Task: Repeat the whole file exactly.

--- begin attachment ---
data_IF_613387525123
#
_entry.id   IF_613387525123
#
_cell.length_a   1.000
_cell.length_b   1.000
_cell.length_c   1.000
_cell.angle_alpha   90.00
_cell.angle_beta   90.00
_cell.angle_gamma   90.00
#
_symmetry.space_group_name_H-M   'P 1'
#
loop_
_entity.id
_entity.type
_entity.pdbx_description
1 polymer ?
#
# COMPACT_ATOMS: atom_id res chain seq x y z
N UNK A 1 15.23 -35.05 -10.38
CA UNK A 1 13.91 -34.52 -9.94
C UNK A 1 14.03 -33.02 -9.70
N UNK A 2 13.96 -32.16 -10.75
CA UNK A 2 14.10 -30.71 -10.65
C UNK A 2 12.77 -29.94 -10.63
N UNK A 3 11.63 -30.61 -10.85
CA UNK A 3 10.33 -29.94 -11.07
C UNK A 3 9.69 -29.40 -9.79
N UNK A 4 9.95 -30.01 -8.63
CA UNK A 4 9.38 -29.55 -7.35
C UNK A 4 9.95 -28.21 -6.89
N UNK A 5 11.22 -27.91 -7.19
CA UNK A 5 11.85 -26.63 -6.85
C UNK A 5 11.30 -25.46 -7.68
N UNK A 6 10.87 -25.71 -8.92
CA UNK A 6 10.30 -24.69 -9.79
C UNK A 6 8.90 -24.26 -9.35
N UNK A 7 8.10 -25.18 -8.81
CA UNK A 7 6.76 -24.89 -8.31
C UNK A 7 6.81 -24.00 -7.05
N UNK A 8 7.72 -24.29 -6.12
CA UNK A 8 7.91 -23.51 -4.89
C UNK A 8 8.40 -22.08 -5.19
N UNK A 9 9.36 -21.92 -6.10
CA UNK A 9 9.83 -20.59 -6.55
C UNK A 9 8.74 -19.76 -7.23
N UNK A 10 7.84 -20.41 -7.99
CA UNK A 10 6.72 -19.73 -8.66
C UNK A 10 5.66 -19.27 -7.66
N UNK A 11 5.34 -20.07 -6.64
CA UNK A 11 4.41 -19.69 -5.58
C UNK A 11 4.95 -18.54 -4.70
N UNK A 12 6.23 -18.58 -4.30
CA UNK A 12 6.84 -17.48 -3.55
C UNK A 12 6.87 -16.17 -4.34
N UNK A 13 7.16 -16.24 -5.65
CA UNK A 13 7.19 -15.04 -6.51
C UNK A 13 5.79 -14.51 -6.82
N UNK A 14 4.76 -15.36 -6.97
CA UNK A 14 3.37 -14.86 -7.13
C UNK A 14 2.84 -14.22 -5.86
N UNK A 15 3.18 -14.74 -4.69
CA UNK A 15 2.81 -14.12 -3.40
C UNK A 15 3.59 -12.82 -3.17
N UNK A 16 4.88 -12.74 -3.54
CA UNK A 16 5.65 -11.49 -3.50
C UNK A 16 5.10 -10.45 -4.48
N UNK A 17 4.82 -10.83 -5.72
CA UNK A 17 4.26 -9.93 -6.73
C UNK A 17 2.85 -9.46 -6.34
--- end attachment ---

data_IF_613387525123
#
_entry.id   IF_613387525123
#
_cell.length_a   1.000
_cell.length_b   1.000
_cell.length_c   1.000
_cell.angle_alpha   90.00
_cell.angle_beta   90.00
_cell.angle_gamma   90.00
#
_symmetry.space_group_name_H-M   'P 1'
#
loop_
_entity.id
_entity.type
_entity.pdbx_description
1 polymer ?
#
# COMPACT_ATOMS: atom_id res chain seq x y z
N UNK A 1 15.23 -35.05 -10.38
CA UNK A 1 13.91 -34.52 -9.94
C UNK A 1 14.03 -33.02 -9.70
N UNK A 2 13.96 -32.16 -10.75
CA UNK A 2 14.10 -30.71 -10.65
C UNK A 2 12.77 -29.94 -10.63
N UNK A 3 11.63 -30.61 -10.85
CA UNK A 3 10.33 -29.94 -11.07
C UNK A 3 9.69 -29.40 -9.79
N UNK A 4 9.95 -30.01 -8.63
CA UNK A 4 9.38 -29.55 -7.35
C UNK A 4 9.95 -28.21 -6.89
N UNK A 5 11.22 -27.91 -7.19
CA UNK A 5 11.85 -26.63 -6.85
C UNK A 5 11.30 -25.46 -7.68
N UNK A 6 10.87 -25.71 -8.92
CA UNK A 6 10.30 -24.69 -9.79
C UNK A 6 8.90 -24.26 -9.35
N UNK A 7 8.10 -25.18 -8.81
CA UNK A 7 6.76 -24.89 -8.31
C UNK A 7 6.81 -24.00 -7.05
N UNK A 8 7.72 -24.29 -6.12
CA UNK A 8 7.91 -23.51 -4.89
C UNK A 8 8.40 -22.08 -5.19
N UNK A 9 9.36 -21.92 -6.10
CA UNK A 9 9.83 -20.59 -6.55
C UNK A 9 8.74 -19.76 -7.23
N UNK A 10 7.84 -20.41 -7.99
CA UNK A 10 6.72 -19.73 -8.66
C UNK A 10 5.66 -19.27 -7.66
N UNK A 11 5.34 -20.07 -6.64
CA UNK A 11 4.41 -19.69 -5.58
C UNK A 11 4.95 -18.54 -4.70
N UNK A 12 6.23 -18.58 -4.30
CA UNK A 12 6.84 -17.48 -3.55
C UNK A 12 6.87 -16.17 -4.34
N UNK A 13 7.16 -16.24 -5.65
CA UNK A 13 7.19 -15.04 -6.51
C UNK A 13 5.79 -14.51 -6.82
N UNK A 14 4.76 -15.36 -6.97
CA UNK A 14 3.37 -14.86 -7.13
C UNK A 14 2.84 -14.22 -5.86
N UNK A 15 3.18 -14.74 -4.69
CA UNK A 15 2.81 -14.12 -3.40
C UNK A 15 3.59 -12.82 -3.17
N UNK A 16 4.88 -12.74 -3.54
CA UNK A 16 5.65 -11.49 -3.50
C UNK A 16 5.10 -10.45 -4.48
N UNK A 17 4.82 -10.83 -5.72
CA UNK A 17 4.26 -9.93 -6.73
C UNK A 17 2.85 -9.46 -6.34